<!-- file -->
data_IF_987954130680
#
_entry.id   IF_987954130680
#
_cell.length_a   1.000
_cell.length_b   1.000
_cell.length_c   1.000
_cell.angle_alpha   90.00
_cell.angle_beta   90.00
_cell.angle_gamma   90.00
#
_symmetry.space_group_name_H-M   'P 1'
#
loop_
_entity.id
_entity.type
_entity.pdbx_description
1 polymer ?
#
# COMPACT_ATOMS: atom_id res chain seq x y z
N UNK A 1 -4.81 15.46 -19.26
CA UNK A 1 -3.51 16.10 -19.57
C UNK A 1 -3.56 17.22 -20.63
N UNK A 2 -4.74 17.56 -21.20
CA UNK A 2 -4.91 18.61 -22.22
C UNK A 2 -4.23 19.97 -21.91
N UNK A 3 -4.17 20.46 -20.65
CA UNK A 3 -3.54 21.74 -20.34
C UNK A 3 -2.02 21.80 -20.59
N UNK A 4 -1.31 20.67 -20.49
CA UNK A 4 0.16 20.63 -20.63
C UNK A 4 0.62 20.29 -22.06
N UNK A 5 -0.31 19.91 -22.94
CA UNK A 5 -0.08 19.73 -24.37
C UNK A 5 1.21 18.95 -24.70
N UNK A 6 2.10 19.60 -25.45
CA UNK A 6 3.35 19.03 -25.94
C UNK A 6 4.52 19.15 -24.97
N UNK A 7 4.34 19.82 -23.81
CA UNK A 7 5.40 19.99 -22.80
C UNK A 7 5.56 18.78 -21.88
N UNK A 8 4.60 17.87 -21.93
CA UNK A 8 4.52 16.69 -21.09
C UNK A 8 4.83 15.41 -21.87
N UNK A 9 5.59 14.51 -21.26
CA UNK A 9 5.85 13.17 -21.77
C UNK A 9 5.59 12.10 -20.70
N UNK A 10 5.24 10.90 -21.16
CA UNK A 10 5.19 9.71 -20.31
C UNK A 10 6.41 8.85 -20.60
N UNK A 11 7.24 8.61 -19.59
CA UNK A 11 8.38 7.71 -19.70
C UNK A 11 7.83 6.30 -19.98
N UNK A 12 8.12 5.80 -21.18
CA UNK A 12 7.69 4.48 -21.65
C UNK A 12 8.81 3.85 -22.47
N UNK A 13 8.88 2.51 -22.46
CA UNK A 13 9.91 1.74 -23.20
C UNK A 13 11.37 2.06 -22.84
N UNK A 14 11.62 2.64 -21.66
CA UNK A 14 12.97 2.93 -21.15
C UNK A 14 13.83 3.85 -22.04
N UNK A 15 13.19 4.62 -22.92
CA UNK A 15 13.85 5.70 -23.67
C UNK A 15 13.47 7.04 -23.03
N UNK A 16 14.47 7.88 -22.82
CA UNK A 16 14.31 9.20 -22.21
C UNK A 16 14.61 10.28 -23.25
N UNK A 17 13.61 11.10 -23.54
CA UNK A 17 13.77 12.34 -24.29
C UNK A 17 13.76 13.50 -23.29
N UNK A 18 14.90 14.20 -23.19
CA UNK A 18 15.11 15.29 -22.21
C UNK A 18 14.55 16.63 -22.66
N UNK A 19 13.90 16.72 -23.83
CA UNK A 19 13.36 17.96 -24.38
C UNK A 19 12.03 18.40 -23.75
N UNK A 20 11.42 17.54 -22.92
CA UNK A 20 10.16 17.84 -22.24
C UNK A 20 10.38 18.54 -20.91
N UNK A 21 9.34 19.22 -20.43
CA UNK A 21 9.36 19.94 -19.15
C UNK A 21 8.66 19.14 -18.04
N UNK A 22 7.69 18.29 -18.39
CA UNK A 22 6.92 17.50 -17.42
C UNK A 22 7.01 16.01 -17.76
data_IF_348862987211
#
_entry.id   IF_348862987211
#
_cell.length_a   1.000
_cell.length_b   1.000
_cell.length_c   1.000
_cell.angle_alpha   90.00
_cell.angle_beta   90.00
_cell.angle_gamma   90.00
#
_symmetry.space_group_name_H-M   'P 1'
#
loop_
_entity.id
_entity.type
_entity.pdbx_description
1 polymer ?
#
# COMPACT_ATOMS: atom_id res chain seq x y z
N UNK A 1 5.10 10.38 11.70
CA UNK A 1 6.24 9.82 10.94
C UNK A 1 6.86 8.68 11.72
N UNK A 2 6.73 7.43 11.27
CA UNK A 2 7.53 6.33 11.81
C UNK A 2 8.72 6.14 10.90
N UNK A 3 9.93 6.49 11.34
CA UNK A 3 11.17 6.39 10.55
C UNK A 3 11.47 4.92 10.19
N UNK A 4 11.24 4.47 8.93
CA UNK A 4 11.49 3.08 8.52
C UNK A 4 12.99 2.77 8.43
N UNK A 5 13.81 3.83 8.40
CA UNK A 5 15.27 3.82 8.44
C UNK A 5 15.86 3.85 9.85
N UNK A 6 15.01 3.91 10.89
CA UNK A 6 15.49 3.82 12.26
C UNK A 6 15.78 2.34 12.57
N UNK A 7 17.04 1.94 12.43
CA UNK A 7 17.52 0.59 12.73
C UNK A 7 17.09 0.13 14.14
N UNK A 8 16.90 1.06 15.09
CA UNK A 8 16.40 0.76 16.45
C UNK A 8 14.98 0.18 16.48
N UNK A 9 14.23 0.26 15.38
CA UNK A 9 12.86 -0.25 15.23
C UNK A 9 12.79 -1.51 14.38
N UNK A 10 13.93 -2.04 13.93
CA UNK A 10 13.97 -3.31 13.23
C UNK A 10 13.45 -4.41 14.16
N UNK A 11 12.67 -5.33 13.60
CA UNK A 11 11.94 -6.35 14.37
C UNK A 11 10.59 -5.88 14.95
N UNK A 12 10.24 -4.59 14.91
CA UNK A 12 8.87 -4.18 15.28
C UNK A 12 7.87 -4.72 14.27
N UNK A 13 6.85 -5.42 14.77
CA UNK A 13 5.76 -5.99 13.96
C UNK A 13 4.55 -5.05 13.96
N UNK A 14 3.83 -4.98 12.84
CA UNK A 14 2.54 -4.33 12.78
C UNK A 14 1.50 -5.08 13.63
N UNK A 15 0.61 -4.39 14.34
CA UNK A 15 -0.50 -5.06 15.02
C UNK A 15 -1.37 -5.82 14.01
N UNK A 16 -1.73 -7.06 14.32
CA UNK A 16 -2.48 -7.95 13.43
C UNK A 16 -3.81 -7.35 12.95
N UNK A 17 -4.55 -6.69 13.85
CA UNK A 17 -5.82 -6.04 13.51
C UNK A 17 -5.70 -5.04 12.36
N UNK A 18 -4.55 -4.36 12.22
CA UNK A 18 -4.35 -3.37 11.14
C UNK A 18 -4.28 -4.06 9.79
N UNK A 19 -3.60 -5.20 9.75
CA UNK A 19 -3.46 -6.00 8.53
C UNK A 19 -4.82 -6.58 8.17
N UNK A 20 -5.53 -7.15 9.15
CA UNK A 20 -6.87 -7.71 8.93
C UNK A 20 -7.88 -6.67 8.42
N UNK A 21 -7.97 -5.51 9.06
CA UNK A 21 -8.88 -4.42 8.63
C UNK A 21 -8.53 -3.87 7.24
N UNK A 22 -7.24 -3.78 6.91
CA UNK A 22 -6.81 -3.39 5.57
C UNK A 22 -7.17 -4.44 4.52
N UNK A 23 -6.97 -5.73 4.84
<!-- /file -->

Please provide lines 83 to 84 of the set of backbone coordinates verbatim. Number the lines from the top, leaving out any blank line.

C UNK A 21 8.66 19.14 -18.04
N UNK A 22 7.69 18.29 -18.39